There are a lot of adjustments you can make to the way your computer works. Sometimes this is wonderful.
If you overdo customization, it can eat up a lot of time and become a maintenance nightmare..
This lesson is oriented toward OSX 10.12, Sierra.
Select. You will see icons for preference topics. Click each one and you will see what you can change. Mostly the default values are fine. (When you finish with one topic, click the icon with the array of little squares to go back to the list of all topics.)
Because of the many security problems with Adobe Flash, I don't recommend installing it. If you must, be very careful about getting it ONLY from Adobe and keeping it up to date.
In Firefox, Chrome, and Safari, I make a folder in the bookmarks toolbar called "daily" (by using) and add my everyday favorites to it. Every morning, I click on the folder and select to open all the listed sites, each in its own tab.
Make sure "Open 'safe' files after downloading" is NOT checked in Safari preferences. This is important for security.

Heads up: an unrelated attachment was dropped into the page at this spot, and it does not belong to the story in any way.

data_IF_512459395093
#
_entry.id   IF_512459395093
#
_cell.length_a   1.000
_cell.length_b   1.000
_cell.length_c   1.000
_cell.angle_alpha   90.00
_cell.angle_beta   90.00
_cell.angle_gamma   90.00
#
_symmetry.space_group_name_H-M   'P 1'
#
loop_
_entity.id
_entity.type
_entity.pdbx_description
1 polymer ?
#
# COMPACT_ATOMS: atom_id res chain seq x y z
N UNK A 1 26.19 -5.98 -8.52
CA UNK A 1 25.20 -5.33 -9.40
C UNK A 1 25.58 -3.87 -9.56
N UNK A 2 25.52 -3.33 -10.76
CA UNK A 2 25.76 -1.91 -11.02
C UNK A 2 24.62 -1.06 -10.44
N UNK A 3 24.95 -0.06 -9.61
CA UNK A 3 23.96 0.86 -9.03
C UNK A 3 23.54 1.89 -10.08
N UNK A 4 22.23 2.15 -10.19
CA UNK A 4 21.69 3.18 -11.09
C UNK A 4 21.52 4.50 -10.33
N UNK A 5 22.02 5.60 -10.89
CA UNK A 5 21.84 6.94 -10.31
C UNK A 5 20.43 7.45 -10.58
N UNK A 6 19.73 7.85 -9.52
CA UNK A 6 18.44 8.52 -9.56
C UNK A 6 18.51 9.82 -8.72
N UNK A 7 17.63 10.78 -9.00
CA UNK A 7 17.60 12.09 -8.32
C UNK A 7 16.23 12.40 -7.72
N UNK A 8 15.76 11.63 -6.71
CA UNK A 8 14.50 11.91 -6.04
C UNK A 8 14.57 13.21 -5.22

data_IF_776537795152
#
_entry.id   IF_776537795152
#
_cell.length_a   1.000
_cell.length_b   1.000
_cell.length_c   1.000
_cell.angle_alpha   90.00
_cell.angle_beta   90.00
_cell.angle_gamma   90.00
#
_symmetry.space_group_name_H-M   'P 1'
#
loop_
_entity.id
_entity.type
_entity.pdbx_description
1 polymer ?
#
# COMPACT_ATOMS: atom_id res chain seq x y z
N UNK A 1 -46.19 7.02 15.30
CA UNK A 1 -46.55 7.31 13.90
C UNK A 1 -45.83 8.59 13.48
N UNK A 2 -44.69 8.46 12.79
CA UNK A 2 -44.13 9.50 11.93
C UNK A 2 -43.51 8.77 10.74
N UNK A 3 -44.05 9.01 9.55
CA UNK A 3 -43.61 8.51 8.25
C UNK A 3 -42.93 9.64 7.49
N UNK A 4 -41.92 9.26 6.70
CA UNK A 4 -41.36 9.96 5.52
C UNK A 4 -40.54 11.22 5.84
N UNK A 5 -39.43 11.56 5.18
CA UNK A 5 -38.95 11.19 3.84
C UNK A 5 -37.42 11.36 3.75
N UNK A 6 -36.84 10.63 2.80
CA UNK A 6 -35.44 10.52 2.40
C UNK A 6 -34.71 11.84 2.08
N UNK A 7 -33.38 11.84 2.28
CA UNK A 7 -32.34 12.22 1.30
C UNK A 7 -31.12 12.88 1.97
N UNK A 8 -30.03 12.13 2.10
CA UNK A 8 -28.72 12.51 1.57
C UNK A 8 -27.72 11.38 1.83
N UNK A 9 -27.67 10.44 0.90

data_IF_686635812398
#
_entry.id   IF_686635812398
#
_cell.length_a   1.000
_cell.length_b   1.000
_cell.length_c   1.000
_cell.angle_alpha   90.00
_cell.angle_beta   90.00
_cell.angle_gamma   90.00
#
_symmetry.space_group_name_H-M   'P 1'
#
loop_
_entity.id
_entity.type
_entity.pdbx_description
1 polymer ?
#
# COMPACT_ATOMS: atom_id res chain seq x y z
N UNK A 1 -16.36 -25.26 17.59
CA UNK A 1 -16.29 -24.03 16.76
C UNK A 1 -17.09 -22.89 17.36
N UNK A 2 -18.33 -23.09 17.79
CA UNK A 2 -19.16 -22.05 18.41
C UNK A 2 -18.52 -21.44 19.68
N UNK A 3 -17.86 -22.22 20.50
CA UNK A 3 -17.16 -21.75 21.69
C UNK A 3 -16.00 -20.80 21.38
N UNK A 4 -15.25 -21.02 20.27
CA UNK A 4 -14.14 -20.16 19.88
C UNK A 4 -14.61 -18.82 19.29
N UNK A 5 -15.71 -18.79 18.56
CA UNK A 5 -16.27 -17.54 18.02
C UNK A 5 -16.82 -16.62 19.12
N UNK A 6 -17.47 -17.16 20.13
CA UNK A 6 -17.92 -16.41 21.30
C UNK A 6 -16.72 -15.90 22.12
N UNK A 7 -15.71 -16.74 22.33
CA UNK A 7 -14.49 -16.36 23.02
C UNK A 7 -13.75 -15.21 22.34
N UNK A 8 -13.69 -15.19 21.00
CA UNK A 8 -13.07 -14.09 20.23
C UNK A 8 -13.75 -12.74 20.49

Safari, Chrome, and Firefox support plugins, which you can add to your browser to change how it does things. For Firefox, I have installed:
It is useful to make a few changes from the default in the Finder preferences. I choose "show all extensions" so that file names will show the full name of the file, e.g. "Mail.app" instead of "Mail". I also disable the trash warning, to suppress a dialog box every time I try to empty the trash. I select "Customize toolbar" and add the "Path" widget to the Finder toolbar: it is helpful when you have several windows open and forget which is which, e.g. is this on my computer or a remote computer on my home network.
Starting with Yosemite (10.10), the login wallpaper is a blurred version of the desktop picture. You can change the login wallpaper by replacing /Library/Caches/com.apple.desktop.admin.png with a 1920 x 1080 72dpi photo (or whatever your screen size is). Then do sudo chflags nouchg /Library/Caches/com.apple.desktop.admin.png to keep it from changing back. The picture will appear sort of grayed out.
I actually built a little script to generate such login wallpapers for my computers, specifying a logo and a message with my mail address and phone number, so that if my computer is lost it might find its way back to me.
If you use the photo album screen saver, you may want your photos to stay up longer than 5 seconds. If you are a programmer you can do this. This hack is OS version dependent and requires some sysadmin skill. You need to install the (free) XCode tools from Apple so that you can edit plist files.